Posts Tagged ‘Pizza Goon Videos’

Springtime Ramp Pizza al Metro

 

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All I can say about spring is “Let’s ramp things up.”

For weeks now, I’ve been knee deep in ramps and my huge wheel of Parmigiano Reggiano has dwindled considerably from all the ramp pairing I’ve done.

Here is a killer pie with all the fun stuff of spring; Ramps, yellow beets and  Parmigiano Reggiano.

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Usually this is just perfect but I’ve decided to go really nuts and added Soppersata Friuli, edible violets and some great pea shoots from the Farmers at the Athens Farmers Market.

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First I started with a thirty hour, cold fermented dough made with Manitoba wheat at fourteen percent protein. It was leavened with my age-old starter with a little extra virgin olive oil. I flattened this baby really long and stretched and stretched… and proofed some more….and stretched. I then added a few handfuls of ramps. (Never skimp on ramps because then will melt to nothing on a pizza.)

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I then cooked this baby in a 630 degree oven until the parm was just melted and the ramps wilting nicely.

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Then it was time to add the yellow beet from Shade River Organic farms. I roasted these in a foil bag with the skins on at 350 degrees for 45 minutes then left them to steam even more for hours until they cooled. (This ensured a deep, sweet beet flavor and no crappy black spots.) I then skinned and sliced them- perfect for a mid cook, pizza topping.

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After the browning of the crust was complete, I added the sopperasata to melt completely on the still-hot pie, then I waited a little longer to put the pea shoots and violets.

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This baby rocks!

 

Bumblebee Batard 2.0

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This is an exciting bread I have been baking all year. Its striking visual aspect of black on yellow rewards the eyes followed by the two tastes of nuanced squid-ink with pine nuts and saffron-onion-potato in highly hydrated dough wrapped around an outstanding potato-garlic pudding. Although it sells very well, making this dough is always a study in patience and dough fortitude for me as I fight the primal thoughts of wallowing in a giant batch of mud.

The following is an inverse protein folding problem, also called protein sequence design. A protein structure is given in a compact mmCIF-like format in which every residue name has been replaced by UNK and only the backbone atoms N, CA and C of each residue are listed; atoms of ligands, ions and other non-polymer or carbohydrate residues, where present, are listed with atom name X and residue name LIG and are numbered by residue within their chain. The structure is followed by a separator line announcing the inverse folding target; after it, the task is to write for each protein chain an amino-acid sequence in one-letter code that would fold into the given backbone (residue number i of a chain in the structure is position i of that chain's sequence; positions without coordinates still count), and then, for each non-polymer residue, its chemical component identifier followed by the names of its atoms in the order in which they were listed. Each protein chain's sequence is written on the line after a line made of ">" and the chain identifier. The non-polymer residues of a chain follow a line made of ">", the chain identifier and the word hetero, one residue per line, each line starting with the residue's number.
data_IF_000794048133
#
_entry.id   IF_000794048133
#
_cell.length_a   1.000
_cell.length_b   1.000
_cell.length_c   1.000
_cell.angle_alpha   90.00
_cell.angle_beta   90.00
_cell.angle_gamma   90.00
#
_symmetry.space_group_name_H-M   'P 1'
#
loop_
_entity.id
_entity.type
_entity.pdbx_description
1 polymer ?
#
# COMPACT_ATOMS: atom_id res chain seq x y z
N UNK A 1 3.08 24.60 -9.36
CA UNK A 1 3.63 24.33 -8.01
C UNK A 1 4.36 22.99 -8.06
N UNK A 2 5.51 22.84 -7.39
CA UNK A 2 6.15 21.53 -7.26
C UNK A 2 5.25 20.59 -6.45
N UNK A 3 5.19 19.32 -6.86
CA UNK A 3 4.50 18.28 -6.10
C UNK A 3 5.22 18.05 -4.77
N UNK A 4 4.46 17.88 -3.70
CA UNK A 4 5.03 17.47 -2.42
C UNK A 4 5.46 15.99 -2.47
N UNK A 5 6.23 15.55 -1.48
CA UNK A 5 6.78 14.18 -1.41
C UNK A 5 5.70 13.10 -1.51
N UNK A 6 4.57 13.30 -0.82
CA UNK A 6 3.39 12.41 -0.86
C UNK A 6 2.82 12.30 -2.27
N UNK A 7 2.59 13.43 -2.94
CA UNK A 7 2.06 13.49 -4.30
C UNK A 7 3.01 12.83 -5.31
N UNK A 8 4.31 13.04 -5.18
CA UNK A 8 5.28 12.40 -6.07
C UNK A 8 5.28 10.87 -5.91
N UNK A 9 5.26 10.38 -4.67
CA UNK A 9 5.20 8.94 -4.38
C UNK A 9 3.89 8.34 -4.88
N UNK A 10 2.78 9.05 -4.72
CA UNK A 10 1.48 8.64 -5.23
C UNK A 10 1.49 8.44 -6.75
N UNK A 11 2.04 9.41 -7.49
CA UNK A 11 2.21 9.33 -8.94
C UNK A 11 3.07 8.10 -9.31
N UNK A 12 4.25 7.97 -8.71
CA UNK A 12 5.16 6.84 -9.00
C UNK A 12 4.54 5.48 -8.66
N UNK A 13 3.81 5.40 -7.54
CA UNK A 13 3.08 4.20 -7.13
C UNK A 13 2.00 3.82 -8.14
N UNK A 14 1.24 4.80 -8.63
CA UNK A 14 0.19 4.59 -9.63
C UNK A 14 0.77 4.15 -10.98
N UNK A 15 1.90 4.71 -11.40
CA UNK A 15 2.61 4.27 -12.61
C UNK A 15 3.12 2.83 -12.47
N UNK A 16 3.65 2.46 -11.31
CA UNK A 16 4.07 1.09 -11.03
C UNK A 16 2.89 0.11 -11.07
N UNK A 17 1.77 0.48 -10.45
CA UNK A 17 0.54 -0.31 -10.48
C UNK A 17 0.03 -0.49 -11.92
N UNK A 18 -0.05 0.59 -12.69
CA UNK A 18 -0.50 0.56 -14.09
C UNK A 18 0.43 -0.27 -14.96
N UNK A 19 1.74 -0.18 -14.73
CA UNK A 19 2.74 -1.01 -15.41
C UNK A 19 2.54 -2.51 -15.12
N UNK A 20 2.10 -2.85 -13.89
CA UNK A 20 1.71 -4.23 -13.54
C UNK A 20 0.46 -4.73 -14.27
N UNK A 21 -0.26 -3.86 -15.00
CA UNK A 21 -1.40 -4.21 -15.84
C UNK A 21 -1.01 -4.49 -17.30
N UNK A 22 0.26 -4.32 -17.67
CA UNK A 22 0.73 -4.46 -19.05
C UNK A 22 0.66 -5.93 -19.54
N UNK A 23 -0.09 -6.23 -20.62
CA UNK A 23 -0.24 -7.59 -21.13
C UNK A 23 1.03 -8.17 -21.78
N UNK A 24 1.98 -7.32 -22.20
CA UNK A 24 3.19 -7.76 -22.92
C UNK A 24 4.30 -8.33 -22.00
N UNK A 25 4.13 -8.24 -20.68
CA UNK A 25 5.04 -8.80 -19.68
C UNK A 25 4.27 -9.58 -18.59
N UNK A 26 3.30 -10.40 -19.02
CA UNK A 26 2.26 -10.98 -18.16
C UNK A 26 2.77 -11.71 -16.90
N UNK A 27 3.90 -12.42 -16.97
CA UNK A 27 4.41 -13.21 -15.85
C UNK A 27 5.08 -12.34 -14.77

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I’ve been doing bumble bee breads for some time now, here is a blog entry from long ago. This baking session, I made over twenty loaves. The key for me is to get this dough on trays to proof as fast as possible. I’ve also found that flouring the bottom of the dough dulls the colors more than I liked.  Here is a video of the bench-mixing process. The potatoes and onions were already cooked with the saffron and fell apart nicely in the dough.

 

and here is more…

After the kneading, I let the dough rest then it was time for the cutting. This is where the high hydration became an asset. I’ve found that strips of different filled dough adhere nicely (given enough time to proof).

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The oiled trays were filled with the strips, covered with wrap and I put them into a cold fermentation stage for almost 48 hours.

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When I pulled the cold fermented dough out, I was able to cut sqaure (ish) strips. The tough part about this process is not getting too much of the black dough in the yellow. It is a constant battle with sticky gnarly dough but is worth it. Once I got the squares cut, I filled a line of ground Yukon Gold potato and roasted garlic pudding inside the square topped with shaved Parmigiano Reggiano.

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Now is the fold; the most crucial part of making this batard.

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After a gentle roll and lift. I adjusted the batard and let it proof on a parchment fitted tray.

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I made three slits in each loaf to let the steam out.

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I am very happy with the bullet-shape of these batards after cooking at 550 degrees. Then I completed with some stingers.

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My friends at Cantrell Honey sold me some great light Russian Olive honey and I infused a boatload of Paper Lantern chilies at 130 degrees.  This honey luxury heaven turned into a hellish sweetness that made me beg for mercy but kept me coming back for more like a workout with a good Dominatrix without the whip marks… just sayin’!

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In each slit, I put a large chunk of Cantrell honeycomb for shits and giggles with the stingers of Paper Lantern infused honey as… the stingers!

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Once cooled, the crumb exhibited a moist cakeness, (Is that a word?)  without giving up the irregular cell structure of a great bread. The pudding brought a nice éclair-like texture with a garlicky savor of potato and matched well with the pignoli and especially the saffron. This bread, as they say these days, “has a lot going on.”

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So, until I bake some more bumble bee batard this spring, I’ll just have to deal with the dull, drab brown crunch of pizza and bread crumbs.